AUSTIN (Nexstar) — Numbers show at any given time in Texas, there are 234,000 victims of labor trafficking and 79,000 victims of youth and minor sex trafficking.
Allies Against Slavery, a group that works to fight human trafficking, built a cloud-based platform called Lighthouse that launched earlier this year to try to compile data in a way where Texans can visualize the magnitude of the issue, study the causes and identify solutions. Homeless and runaway youth shelters, community clinics and groups that work in juvenile justice facilities are among the agencies that can subscribe to the platform. They can enter information related to the care of their clients and create profiles.
“What had become clear to us through our work in the field with dozens of partners all across the state was this challenge, both in rapidly seeing and understanding the experiences their clients were having so they could know whether they were working with a victim of sex trafficking, but then how to adequately capture that information that they were documenting securely and easily that they could share with their team so that the followup and care coordination process was effective,” John Nehme, President and CEO of Allies Against Slavery, said.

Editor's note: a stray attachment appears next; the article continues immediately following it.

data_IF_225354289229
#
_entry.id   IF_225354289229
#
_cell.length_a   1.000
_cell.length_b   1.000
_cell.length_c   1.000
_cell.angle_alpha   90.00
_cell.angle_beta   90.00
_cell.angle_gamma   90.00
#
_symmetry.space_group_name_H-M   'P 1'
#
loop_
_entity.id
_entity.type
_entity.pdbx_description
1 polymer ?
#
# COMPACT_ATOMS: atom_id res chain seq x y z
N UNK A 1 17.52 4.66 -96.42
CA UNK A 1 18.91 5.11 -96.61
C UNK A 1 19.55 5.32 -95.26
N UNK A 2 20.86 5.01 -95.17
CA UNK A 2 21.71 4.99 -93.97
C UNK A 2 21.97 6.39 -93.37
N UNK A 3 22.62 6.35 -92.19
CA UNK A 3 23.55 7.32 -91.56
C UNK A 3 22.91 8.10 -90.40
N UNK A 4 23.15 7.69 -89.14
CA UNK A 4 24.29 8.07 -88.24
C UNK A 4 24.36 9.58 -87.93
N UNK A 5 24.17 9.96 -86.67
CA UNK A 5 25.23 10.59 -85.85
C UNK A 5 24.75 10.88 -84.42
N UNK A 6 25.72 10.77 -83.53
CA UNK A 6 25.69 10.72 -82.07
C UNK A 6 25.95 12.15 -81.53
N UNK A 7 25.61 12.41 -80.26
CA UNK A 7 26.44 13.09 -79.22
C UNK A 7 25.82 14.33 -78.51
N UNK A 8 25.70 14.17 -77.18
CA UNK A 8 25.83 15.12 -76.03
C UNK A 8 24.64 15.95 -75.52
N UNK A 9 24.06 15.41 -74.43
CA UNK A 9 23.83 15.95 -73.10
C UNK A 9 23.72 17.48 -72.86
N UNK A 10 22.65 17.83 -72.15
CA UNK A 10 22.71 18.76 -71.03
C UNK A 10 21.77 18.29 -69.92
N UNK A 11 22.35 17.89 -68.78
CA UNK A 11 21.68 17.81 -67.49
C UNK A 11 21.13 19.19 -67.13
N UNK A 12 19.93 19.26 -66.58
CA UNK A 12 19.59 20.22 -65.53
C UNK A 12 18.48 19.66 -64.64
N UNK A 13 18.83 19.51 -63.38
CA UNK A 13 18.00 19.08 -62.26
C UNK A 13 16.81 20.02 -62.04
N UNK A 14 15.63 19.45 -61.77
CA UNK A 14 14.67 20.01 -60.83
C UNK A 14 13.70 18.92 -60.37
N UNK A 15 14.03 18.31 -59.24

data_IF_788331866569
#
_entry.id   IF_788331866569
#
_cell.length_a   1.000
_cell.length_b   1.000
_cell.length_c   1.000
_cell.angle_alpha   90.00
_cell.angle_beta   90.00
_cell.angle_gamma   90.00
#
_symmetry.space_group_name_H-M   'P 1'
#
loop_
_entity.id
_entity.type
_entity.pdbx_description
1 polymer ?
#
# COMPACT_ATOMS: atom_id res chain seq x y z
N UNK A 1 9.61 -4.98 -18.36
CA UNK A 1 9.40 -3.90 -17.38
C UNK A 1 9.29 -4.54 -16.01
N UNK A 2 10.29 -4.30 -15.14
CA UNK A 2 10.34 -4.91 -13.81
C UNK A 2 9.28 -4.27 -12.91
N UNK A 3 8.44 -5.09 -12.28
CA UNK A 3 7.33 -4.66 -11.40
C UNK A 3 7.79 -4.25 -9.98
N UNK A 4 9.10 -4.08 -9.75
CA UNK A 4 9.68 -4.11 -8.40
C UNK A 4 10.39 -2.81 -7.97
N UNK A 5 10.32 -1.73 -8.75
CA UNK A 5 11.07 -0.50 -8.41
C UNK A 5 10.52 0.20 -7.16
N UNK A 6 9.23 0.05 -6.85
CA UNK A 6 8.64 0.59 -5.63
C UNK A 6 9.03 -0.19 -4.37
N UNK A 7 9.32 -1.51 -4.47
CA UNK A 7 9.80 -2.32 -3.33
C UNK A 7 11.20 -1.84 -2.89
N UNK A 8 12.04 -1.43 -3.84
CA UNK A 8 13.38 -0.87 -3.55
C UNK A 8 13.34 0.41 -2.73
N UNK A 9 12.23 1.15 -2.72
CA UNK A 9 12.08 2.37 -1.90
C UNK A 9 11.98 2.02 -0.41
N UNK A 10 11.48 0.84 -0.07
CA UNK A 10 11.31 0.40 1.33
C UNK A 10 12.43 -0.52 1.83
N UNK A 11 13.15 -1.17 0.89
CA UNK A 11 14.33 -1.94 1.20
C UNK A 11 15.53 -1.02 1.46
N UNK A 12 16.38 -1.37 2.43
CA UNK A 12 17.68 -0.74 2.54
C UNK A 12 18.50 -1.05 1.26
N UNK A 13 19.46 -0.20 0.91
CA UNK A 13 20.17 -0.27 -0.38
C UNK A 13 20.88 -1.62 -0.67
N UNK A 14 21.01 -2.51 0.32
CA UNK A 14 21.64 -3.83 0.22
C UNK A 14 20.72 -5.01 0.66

The Austin-based non-profit organization has also received a grant from the governor’s office to launch the Lighthouse Data Initiative. Nehme says it’s a statewide effort to collect and analyze human trafficking data.
“The current landscape of information on human trafficking is really fragmented,” he said. “We have bits and pieces of these stories around what’s happening in different parts of the state, but we really need a comprehensive place to proactively get out in front of traffickers and disrupt that exploitation.”
The organization says the platform will collect and compare information from local, regional and national sources to paint a clearer picture of what trafficking looks like in Texas.
“We’re really trying to resource stakeholders in the field – frontline professionals as well as those who are working on systematic change, policymaking and research as well,” Nehme said.
The group hopes the information produced can help the state further build data-driven solutions to human trafficking.